AgnosticBoy

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At the beginning, I thought that much of the reactions to the SCOTUS leaked abortion draft opinion was an overreaction. But there's at least one governor that is threatening to put a total ban on abortion if SCOTUS overturns Roe v. Wade:

Nebraska GOP governor says he will call a special session to pass total abortion ban if Roe is overturned​

Republican Gov. Pete Ricketts of Nebraska said Sunday that he will call a special session of his state's legislature to pass a total ban on abortion if the Supreme Court overturns Roe v. Wade this term.

"Nebraska is a pro-life state. I believe life begins at conception, and those are babies too," Ricketts told CNN's Dana Bash on "State of the Union" when asked if he thought the state should require a young girl who was raped to carry the pregnancy to term. "If Roe v. Wade, which is a horrible constitutional decision, gets overturned by the Supreme Court, which we're hopeful of, here in Nebraska, we're going to take further steps to protect those preborn babies."

"Including in the case of rape or incest?" Bash asked. To which the governor replied: "They're still babies, too. Yes."

Ricketts said that in case Roe falls, "I will work with our speaker of the legislature to work on a special session and do more to protect preborn babies. We'll have to wait and see what that decision is before we can take further steps, but that would certainly be my intention."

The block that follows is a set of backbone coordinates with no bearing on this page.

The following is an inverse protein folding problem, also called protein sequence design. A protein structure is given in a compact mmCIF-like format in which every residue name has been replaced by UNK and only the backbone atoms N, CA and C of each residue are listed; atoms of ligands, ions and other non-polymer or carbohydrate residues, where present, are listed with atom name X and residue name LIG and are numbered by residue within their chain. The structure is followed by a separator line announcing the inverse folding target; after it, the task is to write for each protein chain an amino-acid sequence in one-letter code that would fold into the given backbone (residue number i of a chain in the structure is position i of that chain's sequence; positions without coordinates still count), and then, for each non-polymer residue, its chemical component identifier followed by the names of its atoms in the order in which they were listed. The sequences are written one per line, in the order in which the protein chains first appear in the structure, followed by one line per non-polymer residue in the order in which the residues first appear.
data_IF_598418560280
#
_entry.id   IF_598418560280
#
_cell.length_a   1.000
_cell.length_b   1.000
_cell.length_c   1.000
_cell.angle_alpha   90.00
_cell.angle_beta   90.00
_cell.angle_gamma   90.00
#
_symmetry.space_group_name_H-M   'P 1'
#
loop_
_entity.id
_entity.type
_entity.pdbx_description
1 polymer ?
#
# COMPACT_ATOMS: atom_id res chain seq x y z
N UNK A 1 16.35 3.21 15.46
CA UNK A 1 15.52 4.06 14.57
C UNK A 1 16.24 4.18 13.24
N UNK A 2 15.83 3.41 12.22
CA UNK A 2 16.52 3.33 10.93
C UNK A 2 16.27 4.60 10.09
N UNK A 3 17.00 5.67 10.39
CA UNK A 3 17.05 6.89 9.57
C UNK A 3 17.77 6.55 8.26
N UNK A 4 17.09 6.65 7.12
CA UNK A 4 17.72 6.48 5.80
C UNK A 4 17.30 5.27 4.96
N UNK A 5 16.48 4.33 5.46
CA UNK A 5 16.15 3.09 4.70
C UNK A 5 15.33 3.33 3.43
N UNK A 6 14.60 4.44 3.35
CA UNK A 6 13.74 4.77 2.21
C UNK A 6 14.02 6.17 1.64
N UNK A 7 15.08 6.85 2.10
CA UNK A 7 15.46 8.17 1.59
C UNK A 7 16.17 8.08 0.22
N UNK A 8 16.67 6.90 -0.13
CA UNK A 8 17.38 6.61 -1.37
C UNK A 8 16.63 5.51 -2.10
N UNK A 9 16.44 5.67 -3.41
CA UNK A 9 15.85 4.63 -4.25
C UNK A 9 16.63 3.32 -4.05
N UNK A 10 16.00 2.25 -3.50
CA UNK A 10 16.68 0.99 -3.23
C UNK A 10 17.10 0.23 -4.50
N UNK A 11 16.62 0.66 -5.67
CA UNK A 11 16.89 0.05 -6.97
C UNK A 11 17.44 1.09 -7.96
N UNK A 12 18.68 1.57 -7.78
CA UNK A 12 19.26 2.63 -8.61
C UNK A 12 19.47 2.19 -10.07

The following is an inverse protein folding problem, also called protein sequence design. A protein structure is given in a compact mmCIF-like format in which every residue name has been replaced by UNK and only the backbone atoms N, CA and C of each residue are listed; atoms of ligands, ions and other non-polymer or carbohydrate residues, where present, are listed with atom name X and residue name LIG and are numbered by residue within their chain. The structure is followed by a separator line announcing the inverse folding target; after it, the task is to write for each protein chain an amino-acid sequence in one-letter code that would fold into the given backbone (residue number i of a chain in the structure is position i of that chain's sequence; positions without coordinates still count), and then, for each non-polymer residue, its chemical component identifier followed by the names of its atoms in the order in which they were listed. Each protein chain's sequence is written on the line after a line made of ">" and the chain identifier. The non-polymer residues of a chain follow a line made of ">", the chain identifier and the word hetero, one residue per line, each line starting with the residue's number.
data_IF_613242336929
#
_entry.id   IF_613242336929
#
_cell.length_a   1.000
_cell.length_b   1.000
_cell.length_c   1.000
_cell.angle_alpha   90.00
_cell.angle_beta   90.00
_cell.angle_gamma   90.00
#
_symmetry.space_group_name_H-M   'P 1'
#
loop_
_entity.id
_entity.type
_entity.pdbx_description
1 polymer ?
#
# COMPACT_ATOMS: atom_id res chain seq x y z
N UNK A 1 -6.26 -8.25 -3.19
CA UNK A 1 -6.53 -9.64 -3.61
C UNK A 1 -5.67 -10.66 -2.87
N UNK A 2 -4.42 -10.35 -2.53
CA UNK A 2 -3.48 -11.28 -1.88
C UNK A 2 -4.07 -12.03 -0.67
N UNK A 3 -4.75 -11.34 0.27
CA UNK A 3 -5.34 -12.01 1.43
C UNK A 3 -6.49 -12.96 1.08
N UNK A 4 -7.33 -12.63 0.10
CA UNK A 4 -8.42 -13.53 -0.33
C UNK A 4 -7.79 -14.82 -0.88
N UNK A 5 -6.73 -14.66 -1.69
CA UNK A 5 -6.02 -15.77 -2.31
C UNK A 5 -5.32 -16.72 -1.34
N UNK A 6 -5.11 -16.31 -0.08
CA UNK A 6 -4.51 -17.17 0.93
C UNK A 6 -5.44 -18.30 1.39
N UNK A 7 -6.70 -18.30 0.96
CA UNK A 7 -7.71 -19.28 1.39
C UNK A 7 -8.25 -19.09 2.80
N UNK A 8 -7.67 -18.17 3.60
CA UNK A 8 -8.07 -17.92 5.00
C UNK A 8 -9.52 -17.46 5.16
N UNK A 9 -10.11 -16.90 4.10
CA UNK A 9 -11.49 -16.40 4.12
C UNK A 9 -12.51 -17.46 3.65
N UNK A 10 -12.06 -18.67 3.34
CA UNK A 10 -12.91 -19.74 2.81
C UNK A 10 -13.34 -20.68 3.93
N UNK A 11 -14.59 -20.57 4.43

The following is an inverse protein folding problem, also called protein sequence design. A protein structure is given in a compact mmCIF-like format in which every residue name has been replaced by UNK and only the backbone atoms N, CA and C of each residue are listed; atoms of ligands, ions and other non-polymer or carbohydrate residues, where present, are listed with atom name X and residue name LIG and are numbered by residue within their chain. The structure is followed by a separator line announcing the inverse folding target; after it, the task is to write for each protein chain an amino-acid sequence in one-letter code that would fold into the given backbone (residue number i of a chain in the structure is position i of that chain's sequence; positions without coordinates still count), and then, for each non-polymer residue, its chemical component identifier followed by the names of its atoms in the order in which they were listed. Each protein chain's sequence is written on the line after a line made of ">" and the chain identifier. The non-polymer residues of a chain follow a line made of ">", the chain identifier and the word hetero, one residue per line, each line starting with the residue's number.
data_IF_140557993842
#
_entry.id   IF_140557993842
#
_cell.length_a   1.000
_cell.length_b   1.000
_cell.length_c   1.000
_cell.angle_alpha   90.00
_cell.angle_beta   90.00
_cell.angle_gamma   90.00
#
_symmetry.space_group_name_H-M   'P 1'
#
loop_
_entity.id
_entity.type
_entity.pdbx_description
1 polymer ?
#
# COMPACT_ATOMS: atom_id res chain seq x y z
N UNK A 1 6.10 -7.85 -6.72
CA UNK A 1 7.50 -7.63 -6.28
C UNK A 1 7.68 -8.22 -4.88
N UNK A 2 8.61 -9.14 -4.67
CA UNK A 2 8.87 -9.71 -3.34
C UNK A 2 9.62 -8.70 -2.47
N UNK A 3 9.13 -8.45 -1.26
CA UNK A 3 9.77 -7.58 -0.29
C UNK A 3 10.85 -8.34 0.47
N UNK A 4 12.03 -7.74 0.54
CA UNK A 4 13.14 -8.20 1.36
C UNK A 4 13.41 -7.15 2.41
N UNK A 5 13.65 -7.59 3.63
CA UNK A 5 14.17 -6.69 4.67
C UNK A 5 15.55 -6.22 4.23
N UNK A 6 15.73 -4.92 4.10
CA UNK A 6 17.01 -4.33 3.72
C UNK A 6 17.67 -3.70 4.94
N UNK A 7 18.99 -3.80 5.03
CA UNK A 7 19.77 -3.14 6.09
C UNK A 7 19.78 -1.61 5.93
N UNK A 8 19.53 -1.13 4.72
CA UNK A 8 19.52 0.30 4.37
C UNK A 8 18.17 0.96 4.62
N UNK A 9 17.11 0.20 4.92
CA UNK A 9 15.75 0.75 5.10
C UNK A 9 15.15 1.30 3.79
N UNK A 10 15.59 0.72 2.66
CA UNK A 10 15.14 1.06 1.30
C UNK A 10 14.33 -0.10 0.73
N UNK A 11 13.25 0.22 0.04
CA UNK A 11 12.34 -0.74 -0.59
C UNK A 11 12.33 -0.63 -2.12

I am against decisions like this. It doesn't seem that the Nebraska governor is utilizing any science to inform his decision, only belief.
 
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medusa53

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I think government needs to get out of the whole deal; and I mean ALL of it. A woman will get an abortion if she wants one. I do think that the only law on abortion should be that if you want an abortion; YOU must pay for the abortion. No help paying for it from any government funding. Of the over 100,000 + abortions performed each year; 1.14% are done because the moms life is in danger; 0.39% are done because of rape or incest; 1.28% because of mothers mental health and 0.69 % are done because of birth defects. That leaves 96.50% of abortions being paid for mostly by taxpayers and that needs to be stopped. There are free birth control pills everywhere. Also, fighting for a law ( Roe v Wade ) that was built on a total lie doesn't help their case. The woman admitted she had never been raped, had the child, and put it up for adoption. If you want to idolize the woman; follow her example.